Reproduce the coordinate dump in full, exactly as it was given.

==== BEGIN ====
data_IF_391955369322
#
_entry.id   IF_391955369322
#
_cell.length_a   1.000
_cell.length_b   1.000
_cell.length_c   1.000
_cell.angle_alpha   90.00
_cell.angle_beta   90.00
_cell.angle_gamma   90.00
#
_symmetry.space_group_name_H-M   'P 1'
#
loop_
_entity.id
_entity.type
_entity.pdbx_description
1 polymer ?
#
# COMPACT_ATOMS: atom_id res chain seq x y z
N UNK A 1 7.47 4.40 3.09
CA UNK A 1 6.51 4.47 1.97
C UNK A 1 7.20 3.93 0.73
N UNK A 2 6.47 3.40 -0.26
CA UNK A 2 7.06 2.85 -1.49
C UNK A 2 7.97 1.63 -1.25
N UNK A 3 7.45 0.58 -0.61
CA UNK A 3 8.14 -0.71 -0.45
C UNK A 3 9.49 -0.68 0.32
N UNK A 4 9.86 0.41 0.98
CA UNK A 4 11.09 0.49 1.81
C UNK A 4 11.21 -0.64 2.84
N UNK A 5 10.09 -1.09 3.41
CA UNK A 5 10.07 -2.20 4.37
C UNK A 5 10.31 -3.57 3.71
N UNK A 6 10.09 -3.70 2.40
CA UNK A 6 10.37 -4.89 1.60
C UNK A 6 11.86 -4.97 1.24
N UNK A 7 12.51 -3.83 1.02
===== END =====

data_IF_391955369322
#
_entry.id   IF_391955369322
#
_cell.length_a   1.000
_cell.length_b   1.000
_cell.length_c   1.000
_cell.angle_alpha   90.00
_cell.angle_beta   90.00
_cell.angle_gamma   90.00
#
_symmetry.space_group_name_H-M   'P 1'
#
loop_
_entity.id
_entity.type
_entity.pdbx_description
1 polymer ?
#
# COMPACT_ATOMS: atom_id res chain seq x y z
N UNK A 1 7.47 4.40 3.09
CA UNK A 1 6.51 4.47 1.97
C UNK A 1 7.20 3.93 0.73
N UNK A 2 6.47 3.40 -0.26
CA UNK A 2 7.06 2.85 -1.49
C UNK A 2 7.97 1.63 -1.25
N UNK A 3 7.45 0.58 -0.61
CA UNK A 3 8.14 -0.71 -0.45
C UNK A 3 9.49 -0.68 0.32
N UNK A 4 9.86 0.41 0.98
CA UNK A 4 11.09 0.49 1.81
C UNK A 4 11.21 -0.64 2.84
N UNK A 5 10.09 -1.09 3.41
CA UNK A 5 10.07 -2.20 4.37
C UNK A 5 10.31 -3.57 3.71
N UNK A 6 10.09 -3.70 2.40
CA UNK A 6 10.37 -4.89 1.60
C UNK A 6 11.86 -4.97 1.24
N UNK A 7 12.51 -3.83 1.02